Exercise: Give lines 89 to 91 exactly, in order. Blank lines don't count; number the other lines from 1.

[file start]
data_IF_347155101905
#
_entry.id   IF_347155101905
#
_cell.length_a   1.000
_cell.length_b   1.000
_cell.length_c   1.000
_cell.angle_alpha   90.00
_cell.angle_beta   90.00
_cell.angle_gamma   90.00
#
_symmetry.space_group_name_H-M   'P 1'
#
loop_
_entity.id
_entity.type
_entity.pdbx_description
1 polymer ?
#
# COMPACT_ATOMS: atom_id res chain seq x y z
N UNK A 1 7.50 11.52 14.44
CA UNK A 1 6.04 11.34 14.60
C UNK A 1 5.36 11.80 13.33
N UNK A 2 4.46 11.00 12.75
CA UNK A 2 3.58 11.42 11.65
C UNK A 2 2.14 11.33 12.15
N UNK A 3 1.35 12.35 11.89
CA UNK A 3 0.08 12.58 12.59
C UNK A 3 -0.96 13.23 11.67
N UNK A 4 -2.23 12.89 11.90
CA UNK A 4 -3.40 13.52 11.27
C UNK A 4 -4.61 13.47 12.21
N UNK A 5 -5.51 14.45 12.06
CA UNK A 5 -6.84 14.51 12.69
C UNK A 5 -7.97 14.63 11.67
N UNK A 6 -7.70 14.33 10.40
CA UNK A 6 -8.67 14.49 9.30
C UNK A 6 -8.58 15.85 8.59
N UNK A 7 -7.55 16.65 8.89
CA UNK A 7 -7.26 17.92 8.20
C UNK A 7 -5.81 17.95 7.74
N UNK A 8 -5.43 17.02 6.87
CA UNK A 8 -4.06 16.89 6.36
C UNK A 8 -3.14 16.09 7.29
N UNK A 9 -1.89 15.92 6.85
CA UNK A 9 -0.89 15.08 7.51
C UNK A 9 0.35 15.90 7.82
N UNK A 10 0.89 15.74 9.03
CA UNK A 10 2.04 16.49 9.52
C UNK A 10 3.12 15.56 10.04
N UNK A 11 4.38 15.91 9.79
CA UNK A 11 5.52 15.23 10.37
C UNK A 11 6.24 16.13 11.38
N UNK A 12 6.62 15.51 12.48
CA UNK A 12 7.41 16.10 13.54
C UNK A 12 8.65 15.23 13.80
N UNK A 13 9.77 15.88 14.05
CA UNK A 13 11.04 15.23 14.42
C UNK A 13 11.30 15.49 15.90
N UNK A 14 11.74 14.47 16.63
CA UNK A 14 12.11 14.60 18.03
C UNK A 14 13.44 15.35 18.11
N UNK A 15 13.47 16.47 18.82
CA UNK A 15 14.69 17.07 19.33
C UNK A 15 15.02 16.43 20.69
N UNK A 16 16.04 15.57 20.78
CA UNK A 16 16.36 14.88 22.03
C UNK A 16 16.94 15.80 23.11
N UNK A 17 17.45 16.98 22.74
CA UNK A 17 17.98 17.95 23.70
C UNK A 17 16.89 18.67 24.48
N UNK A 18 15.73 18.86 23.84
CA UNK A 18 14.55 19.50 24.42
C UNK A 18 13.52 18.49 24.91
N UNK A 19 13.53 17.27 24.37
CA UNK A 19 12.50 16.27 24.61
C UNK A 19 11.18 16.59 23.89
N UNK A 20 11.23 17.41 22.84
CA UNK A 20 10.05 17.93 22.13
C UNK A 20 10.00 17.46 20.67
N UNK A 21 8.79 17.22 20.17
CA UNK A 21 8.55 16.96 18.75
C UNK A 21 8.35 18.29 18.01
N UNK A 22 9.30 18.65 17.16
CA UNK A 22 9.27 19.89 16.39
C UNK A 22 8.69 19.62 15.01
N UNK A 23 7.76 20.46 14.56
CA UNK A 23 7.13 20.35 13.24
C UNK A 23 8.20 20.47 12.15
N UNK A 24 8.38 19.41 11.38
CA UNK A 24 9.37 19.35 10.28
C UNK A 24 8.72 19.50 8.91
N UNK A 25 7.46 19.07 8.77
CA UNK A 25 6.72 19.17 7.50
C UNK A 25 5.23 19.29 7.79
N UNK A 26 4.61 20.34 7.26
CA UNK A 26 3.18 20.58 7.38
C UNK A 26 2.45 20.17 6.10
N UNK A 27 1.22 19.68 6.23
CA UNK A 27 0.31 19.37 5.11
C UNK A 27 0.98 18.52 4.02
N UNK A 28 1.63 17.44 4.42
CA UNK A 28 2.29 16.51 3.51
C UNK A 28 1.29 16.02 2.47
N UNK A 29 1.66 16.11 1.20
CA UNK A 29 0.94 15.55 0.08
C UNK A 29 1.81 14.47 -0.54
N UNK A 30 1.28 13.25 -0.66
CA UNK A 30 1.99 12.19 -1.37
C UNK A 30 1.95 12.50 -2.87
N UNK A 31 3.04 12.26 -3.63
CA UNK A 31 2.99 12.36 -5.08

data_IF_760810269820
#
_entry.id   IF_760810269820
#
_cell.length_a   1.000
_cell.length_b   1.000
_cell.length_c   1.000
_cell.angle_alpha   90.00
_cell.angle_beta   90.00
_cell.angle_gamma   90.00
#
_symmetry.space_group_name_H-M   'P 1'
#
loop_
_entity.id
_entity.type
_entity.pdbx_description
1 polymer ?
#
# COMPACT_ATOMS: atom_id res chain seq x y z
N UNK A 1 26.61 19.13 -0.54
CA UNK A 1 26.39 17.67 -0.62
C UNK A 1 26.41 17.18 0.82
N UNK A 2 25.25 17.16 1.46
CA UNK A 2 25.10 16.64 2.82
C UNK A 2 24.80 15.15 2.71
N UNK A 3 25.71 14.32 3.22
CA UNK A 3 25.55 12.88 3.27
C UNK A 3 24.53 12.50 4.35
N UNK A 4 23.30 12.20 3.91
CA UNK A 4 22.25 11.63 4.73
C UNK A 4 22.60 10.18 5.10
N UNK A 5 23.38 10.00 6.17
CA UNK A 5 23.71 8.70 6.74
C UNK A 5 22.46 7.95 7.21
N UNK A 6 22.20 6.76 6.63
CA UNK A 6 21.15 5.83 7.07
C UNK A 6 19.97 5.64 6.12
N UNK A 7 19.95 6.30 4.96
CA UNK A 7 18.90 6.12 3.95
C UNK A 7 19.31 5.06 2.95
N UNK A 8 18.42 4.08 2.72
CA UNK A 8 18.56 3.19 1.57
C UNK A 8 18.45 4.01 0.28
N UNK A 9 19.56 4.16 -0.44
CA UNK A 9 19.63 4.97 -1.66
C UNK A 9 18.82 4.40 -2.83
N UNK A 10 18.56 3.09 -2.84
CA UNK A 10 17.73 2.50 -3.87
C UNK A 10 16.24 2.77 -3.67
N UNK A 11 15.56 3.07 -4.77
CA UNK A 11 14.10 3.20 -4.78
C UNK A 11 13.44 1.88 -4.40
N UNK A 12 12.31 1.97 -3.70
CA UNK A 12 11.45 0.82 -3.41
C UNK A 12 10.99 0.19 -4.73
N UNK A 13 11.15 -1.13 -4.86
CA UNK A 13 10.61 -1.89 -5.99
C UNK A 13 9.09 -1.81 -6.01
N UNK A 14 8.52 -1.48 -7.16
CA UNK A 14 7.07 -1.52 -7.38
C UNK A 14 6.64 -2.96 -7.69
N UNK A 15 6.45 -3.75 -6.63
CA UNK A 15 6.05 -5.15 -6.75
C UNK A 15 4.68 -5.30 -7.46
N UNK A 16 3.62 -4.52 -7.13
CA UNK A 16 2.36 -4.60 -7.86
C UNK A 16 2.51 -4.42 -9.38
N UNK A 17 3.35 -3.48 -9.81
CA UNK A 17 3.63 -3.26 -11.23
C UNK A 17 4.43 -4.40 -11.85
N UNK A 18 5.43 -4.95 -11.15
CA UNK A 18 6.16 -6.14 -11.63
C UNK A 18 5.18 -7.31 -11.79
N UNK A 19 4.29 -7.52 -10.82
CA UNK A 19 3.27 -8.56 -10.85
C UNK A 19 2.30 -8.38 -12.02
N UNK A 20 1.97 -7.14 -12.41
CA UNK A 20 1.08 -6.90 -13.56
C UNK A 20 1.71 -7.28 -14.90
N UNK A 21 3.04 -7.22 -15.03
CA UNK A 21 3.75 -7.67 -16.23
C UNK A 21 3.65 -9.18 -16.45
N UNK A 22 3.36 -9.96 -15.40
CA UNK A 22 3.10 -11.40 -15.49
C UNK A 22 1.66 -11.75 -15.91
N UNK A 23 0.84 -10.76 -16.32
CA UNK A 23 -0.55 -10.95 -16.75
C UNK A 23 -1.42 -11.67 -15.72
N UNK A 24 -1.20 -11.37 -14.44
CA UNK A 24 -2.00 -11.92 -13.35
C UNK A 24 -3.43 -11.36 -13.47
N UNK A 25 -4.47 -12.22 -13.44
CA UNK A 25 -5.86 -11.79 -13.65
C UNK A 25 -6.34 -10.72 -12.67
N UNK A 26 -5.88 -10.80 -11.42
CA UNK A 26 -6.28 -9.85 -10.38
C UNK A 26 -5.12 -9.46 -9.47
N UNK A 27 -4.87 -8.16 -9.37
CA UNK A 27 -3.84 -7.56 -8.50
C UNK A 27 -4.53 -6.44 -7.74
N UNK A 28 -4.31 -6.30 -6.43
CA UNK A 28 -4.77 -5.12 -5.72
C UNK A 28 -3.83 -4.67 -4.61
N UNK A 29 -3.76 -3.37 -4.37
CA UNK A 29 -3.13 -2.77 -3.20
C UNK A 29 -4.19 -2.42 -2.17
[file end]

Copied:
C UNK A 23 8.20 20.47 12.15
N UNK A 24 8.38 19.41 11.38
CA UNK A 24 9.37 19.35 10.28